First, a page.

• MARINE AQUARIUM FISHERIES POLICY

The vessels of Dynasty Marine Associates head out for a day of 

collection in the Florida Keys.  Photo by Dynasty Marine Associates, LLC

The Coral Reef Aquarium Fisheries Campaign assesses legal, policy and regulatory frameworks of coral reef aquarium fish fisheries in source locales.  We describe and assess:                                                                                                                                   

·  A survey of the current policy framework, based on literature review and interviews

·  A survey of fishery agency resources available and needed to manage and enforce the fishery and its policy framework

·  The effects of current policy on the population sustainability of select indigenous coral reef aquarium fish species, based on population monitoring data

·  The perceived effects, both positive and negative, of current policy on the livelihoods of value chain actors (fishers and traders) and their businesses, and expressed desired changes to current policy, based on surveys and interviews of coral reef aquarium actors

· A critical comparative analysis of the policy against policy models in other source locales, with recommendations for national and local sustainable management

Dynasty Marine transports their catch of the day individually in ventilated containers inside an aerated live well to minimize fish aggression and optimize welfare during transport. Photo by Dynasty Marine

Florida Marine Life Policy Analysis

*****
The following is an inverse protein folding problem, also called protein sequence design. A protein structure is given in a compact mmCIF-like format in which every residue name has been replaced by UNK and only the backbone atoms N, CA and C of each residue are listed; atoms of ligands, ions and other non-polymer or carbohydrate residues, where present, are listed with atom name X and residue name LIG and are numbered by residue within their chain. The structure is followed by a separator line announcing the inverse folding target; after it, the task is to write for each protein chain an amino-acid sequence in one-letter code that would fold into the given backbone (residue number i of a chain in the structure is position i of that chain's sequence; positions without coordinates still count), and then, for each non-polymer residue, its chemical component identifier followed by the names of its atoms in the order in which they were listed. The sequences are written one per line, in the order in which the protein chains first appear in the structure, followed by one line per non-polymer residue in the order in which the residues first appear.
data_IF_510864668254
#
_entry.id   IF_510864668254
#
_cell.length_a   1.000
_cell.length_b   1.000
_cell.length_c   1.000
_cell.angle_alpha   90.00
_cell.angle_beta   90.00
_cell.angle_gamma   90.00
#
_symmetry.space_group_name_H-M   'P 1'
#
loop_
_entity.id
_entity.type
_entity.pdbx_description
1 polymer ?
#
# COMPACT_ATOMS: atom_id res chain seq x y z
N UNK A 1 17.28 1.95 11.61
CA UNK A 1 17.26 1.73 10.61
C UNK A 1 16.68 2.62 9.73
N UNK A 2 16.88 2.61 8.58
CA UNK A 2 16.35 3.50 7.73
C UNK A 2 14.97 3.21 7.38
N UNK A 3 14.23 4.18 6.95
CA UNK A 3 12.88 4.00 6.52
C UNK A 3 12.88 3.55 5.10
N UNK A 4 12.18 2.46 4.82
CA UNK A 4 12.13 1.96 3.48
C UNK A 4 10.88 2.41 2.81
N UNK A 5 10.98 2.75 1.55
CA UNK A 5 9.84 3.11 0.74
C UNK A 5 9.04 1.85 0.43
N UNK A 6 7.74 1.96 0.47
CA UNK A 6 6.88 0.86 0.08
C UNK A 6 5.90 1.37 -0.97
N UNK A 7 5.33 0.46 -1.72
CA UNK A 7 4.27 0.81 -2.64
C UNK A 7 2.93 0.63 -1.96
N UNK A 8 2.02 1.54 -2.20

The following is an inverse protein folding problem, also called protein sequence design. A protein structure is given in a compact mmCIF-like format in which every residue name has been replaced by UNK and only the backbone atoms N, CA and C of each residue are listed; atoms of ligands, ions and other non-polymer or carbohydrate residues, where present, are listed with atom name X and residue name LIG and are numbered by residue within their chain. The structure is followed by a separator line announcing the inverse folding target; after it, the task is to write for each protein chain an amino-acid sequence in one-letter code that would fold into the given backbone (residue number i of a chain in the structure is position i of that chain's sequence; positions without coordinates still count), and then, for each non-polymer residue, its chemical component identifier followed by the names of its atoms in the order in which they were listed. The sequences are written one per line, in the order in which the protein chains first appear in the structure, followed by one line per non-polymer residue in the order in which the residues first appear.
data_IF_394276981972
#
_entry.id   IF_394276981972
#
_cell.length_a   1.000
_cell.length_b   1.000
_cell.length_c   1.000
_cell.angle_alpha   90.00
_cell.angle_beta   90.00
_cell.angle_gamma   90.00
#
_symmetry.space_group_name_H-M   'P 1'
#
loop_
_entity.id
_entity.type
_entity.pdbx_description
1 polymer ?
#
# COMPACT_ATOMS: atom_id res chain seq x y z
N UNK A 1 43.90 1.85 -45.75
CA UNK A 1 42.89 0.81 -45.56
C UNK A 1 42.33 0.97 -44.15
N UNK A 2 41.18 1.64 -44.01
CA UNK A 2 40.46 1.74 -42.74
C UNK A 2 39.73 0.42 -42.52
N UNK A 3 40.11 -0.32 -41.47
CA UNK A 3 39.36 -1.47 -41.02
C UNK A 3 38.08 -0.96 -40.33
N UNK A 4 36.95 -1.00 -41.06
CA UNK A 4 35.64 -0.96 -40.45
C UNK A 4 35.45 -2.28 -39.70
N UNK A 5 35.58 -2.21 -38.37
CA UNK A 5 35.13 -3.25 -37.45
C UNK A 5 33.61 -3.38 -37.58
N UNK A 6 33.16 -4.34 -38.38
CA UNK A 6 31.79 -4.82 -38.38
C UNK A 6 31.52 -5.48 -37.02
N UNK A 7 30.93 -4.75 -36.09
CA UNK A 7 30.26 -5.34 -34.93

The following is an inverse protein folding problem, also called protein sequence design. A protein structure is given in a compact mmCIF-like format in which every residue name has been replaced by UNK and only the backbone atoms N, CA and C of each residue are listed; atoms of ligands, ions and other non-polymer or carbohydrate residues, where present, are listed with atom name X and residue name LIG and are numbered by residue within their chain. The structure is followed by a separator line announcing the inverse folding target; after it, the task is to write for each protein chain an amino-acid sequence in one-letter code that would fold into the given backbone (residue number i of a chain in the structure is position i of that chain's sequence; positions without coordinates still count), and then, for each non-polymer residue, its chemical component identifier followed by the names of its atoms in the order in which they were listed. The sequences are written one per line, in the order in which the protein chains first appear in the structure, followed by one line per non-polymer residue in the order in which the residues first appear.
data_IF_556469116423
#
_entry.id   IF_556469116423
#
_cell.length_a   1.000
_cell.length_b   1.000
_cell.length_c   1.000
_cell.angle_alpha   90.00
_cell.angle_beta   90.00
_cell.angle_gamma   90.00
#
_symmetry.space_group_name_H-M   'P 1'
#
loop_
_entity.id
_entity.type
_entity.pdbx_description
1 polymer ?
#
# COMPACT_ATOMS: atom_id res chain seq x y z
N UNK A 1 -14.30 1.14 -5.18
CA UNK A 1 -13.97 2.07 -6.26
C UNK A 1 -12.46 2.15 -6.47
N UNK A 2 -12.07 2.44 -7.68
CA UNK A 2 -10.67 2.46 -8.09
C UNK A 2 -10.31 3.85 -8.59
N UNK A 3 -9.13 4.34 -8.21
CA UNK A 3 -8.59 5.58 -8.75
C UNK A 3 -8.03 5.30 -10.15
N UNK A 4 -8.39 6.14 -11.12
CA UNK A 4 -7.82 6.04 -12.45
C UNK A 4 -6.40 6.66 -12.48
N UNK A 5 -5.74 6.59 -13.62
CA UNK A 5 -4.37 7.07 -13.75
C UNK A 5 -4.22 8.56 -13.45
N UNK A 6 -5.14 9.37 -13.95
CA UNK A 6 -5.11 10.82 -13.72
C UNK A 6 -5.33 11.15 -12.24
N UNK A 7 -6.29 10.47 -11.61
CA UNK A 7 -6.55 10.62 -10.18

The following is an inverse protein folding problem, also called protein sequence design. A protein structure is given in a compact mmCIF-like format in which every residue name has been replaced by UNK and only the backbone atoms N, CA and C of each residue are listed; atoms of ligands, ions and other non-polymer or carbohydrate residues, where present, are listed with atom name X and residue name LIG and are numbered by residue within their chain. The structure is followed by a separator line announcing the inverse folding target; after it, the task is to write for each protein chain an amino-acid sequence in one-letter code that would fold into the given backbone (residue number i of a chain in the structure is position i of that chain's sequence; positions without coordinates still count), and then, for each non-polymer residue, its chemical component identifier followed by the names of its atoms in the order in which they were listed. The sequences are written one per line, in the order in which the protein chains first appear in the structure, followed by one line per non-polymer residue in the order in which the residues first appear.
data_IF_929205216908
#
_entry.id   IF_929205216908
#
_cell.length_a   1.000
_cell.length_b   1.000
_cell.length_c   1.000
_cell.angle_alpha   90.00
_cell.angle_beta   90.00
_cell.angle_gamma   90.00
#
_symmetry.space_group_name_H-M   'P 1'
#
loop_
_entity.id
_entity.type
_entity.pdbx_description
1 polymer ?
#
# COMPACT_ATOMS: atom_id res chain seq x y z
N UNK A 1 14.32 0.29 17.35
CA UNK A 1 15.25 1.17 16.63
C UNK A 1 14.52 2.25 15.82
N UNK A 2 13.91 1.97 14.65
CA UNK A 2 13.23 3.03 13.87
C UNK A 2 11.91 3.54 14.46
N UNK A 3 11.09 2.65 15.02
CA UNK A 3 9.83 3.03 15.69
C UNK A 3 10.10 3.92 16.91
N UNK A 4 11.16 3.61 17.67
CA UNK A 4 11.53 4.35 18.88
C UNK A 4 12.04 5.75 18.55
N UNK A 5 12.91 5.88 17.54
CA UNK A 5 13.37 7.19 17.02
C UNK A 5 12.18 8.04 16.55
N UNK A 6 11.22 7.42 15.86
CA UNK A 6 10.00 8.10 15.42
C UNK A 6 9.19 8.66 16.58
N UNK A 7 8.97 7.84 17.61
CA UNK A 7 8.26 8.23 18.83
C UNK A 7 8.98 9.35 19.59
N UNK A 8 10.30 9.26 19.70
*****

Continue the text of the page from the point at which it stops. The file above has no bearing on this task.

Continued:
The Coral Reef Aquarium Fisheries Campaign performed an assessment of Florida’s marine life policy landscape and the current state of Florida’s commercial marine aquarium fishery to inform and guide stakeholders about 1) management strategies for the fishery moving forward; and 2) to highlight successful policy measures in place in Florida that merit consideration for adoption in other source locales around the world.  The study discovered that the State has a strong regulatory structure for the commercial fishery operated by the Florida Fish and Wildlife Conservation Commission; utilizing license and permitting requirements, conventional fisheries management measures and technical actions to regulate fishing mortality, and rights-based management approaches.  Additionally, both fisheries-independent and dependent surveys have been conducted in recent years to assess the fishery.  Consequently, the vast majority of fish species collected commercially for the trade indicate stable or increasing densities or catch per unit effort in Florida waters over 10+ years.  Moving forward, the fishery can benefit from an assessment of the economic impacts of the policy on its fishers, a statewide fisheries management plan specific for the fishery, greater state and national-level support for fisheries research to inform adaptive fisheries management, and an assessment of resources at hand and those needed to implement these recommendations.